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Anim Biosci > Volume 37(1); 2024 > Article
Howard, Runyan, Poe, Cassens, and Kinman: Evaluation of citrus fiber as a natural alternative to sodium tripolyphosphate in marinated boneless broiler chicken breast and inside beef skirt (transversus abdominis)

Abstract

Objective

This research was conducted to evaluate the effects of citrus fiber (CF) as a natural alternative to sodium tripolyphosphate (STPP) in marinated broiler boneless chicken breast and inside beef skirt on overall retention rate, shear force, and consumer sensory attributes.

Methods

Five different marinade formulations were targeted to include 0.9% salt, either 0.25% or 0.50% STPP or CF and water on a finished product basis. Water and salt only were considered the negative control (CON). Chicken breasts (n = 14) and inside beef skirt (n = 14) were randomly assigned to a treatment, raw weights recorded and then placed in a vacuum tumbler. Marinated weights were recorded, individually packed, and randomly assigned to either retail display for 10-day retention rate, shear force analysis, cook loss, or consumer sensory panel.

Results

Pickup percentage, and overall retention was similar among treatments for chicken breast and inside beef skirt. Citrus fiber treatments resulted in higher cooking loss compared to the CON in chicken breast; though, CF050 resulted in similar cooking loss compared to STPP025 in inside beef skirt. No differences were found in sensory attributes for chicken breast, however, WBSF data showed CF025 was tougher than CF050, STPP050, and CON. Inside beef skirt with CF050 were least liked overall by the consumer panel.

Conclusion

Citrus fiber included in marinades at a lower percentage rate can produce similar texture characteristics, and sensory properties compared with those marinated with STPP.

INTRODUCTION

The growing skepticism from consumers regarding food additives has created a demand and market for “clean label” products. Awareness in clean label food products has increased due to consumer perception that natural ingredients are healthier and higher quality [1]. While all food additives provide specific functions, consumers perceive many as “unnatural,” “unhealthy,” or “unsafe.” Some ingredients that are criticized are sodium nitrate, sodium erythorbate, and phosphate. It had been established that cultured celery juice powder and cherry powder/acerola are acceptable natural alternatives for sodium nitrite and erythorbate in cured meat products [2]. Sodium tripolyphosphate (STPP) is a food additive used in meat products for its contribution to higher yields, improving sensory characteristics, specially texture. With the application of phosphates in marination products may experience to increase cook yield, water holding capacity, and juiciness. Complete elimination of phosphate is not plausible, so finding alternatives is at the forefront of the meat industry. One alternative that has shown potential is citrus fiber (CF). Citrus fiber (a by-product of the juicing industry) is produced from orange pulp, core, and peel. Due to its high surface area and fiber content, it functions to improve water retention, texture and gelation. This functionality shows potential to replace phosphate in marination formulations. Therefore, the objective of this study was to investigate the effect of CF use in marinated chicken breast and inside beef skirt on retention rates, cooking loss, and palatability traits.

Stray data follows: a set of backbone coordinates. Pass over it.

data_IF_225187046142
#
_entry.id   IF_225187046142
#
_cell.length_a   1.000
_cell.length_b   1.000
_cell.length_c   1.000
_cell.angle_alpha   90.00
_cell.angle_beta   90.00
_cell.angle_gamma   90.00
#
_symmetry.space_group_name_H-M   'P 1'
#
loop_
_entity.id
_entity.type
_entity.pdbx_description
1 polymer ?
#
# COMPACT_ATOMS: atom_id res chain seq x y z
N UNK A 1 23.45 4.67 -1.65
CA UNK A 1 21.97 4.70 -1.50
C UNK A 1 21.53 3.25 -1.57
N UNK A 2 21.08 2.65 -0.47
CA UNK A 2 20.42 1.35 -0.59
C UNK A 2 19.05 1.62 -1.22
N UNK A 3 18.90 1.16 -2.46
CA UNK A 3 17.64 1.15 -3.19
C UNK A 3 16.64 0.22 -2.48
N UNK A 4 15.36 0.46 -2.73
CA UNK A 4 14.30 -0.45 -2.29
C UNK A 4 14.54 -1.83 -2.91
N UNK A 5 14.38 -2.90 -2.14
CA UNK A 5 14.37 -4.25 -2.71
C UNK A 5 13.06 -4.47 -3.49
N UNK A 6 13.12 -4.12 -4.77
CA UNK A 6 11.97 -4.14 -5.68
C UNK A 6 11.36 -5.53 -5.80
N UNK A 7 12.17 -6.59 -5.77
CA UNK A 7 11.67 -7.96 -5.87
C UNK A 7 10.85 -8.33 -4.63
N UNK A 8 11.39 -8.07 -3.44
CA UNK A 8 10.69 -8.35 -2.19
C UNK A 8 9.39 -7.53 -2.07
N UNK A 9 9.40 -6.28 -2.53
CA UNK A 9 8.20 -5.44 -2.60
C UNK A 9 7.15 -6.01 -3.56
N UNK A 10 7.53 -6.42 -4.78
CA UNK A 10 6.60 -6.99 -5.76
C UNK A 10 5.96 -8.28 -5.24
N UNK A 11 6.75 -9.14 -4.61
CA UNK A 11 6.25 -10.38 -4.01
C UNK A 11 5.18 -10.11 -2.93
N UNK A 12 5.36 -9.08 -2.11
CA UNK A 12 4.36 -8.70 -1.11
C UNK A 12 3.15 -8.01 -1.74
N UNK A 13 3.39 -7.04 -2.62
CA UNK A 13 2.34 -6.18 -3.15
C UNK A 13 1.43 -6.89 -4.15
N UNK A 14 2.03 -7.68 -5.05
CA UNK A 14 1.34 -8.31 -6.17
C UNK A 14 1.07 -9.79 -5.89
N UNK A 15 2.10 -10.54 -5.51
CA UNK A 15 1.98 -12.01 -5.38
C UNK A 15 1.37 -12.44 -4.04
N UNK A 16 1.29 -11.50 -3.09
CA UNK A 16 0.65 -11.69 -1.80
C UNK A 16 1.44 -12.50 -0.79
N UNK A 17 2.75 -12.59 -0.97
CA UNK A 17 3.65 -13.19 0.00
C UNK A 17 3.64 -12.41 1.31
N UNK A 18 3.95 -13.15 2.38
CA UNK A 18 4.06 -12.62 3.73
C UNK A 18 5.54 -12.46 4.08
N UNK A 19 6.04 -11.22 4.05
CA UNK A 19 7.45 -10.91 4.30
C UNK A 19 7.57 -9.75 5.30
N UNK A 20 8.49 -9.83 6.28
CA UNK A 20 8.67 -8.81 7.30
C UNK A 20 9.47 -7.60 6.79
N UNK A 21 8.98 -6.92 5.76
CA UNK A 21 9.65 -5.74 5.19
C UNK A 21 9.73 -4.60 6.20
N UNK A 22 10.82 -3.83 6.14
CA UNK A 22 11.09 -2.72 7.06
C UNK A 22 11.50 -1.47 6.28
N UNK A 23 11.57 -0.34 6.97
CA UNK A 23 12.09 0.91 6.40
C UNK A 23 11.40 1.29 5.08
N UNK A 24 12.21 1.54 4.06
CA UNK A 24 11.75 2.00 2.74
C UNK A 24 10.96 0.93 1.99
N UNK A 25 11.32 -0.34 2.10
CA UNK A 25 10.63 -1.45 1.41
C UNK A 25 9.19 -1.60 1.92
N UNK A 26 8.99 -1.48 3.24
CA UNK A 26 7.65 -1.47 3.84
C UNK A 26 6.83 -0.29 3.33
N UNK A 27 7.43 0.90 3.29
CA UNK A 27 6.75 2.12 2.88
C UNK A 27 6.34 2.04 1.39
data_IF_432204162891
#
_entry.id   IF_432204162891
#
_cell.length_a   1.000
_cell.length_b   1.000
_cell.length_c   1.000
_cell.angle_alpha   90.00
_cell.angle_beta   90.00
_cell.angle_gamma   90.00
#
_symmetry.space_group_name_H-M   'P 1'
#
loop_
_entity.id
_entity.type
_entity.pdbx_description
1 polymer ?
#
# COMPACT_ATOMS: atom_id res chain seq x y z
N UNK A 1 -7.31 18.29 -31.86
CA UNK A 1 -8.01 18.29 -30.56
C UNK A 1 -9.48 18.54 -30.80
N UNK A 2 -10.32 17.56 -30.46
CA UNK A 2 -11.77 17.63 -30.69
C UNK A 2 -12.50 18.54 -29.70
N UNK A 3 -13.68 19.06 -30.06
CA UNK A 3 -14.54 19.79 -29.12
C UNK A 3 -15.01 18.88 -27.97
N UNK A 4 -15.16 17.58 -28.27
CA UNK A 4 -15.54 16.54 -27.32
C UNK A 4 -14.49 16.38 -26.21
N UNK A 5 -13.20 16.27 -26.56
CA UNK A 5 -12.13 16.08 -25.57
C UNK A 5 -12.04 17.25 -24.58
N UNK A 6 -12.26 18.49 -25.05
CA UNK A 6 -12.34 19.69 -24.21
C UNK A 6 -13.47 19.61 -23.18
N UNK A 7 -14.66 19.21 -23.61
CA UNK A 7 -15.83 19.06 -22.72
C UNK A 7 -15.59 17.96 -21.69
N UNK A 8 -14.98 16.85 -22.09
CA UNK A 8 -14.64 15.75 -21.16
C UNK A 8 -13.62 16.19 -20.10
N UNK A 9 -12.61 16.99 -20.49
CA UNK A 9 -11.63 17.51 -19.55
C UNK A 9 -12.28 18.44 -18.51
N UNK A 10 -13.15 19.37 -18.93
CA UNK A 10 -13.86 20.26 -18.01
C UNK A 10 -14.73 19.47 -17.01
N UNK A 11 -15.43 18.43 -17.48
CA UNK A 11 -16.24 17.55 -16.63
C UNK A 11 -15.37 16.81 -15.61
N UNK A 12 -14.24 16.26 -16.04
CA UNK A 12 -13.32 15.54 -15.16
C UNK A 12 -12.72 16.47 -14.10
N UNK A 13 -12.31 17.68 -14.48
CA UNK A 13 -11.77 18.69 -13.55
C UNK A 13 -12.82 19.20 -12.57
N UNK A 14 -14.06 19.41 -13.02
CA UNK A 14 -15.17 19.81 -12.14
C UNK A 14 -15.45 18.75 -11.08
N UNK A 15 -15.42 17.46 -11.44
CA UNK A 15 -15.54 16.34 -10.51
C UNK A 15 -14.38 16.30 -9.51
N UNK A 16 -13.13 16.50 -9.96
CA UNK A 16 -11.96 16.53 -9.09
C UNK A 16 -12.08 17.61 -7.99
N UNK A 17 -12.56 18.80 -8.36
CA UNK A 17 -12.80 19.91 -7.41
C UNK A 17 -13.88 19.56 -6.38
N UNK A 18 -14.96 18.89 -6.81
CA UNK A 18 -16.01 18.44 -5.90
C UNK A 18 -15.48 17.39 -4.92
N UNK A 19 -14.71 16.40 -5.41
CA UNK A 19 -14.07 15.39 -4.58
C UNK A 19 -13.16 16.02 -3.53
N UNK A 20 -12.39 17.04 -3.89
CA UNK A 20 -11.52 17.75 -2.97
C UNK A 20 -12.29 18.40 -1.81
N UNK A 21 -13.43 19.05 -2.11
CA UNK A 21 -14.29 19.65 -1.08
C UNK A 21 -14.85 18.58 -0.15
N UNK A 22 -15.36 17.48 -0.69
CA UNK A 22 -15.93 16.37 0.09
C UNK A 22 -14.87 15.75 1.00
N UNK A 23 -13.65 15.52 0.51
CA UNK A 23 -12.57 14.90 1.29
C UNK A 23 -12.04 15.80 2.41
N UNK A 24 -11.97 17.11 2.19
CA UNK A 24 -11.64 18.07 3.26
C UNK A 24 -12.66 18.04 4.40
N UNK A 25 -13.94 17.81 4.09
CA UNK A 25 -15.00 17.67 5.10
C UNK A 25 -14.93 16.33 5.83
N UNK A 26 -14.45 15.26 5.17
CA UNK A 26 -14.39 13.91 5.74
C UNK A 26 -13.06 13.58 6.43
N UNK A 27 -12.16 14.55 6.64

MATERIALS AND METHODS

Marinade preparation

Marinades were prepared by adding the following ingredients to water: treatments; STPP (purchased from Innophos, Cranbury, NJ, USA) or CF (Citri-Fi 100; obtained from FiberStar, River Falls, WI, USA) when present, and salt, to make certain each ingredient was incorporated an emulsion blender was used until well blended. Marinade formulations were targeted to include 0.90% salt across all treatments, and either 0.25% or 0.50% STPP or CF and water on a finished product basis (Table 1).